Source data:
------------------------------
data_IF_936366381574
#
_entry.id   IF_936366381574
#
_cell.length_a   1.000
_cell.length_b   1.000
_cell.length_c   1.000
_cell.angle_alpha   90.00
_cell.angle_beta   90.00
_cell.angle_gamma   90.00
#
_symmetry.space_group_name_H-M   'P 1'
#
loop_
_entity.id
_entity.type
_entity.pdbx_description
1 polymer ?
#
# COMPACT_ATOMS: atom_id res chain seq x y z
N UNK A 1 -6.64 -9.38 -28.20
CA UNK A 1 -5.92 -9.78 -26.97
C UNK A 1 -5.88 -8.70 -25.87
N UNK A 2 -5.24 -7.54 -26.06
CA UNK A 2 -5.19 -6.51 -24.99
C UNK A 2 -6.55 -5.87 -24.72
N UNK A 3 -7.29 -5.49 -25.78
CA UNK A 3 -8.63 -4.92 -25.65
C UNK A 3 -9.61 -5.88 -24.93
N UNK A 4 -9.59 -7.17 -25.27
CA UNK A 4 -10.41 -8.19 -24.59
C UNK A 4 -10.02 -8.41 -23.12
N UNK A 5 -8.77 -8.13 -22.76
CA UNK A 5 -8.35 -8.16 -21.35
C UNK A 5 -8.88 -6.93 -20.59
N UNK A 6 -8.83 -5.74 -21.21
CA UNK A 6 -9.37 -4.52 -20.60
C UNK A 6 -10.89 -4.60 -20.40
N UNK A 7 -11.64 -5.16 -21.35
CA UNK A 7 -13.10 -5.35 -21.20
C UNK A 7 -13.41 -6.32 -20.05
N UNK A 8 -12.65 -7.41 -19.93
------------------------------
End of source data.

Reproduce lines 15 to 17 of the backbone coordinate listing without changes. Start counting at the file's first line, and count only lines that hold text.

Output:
_entity.id
_entity.type
_entity.pdbx_description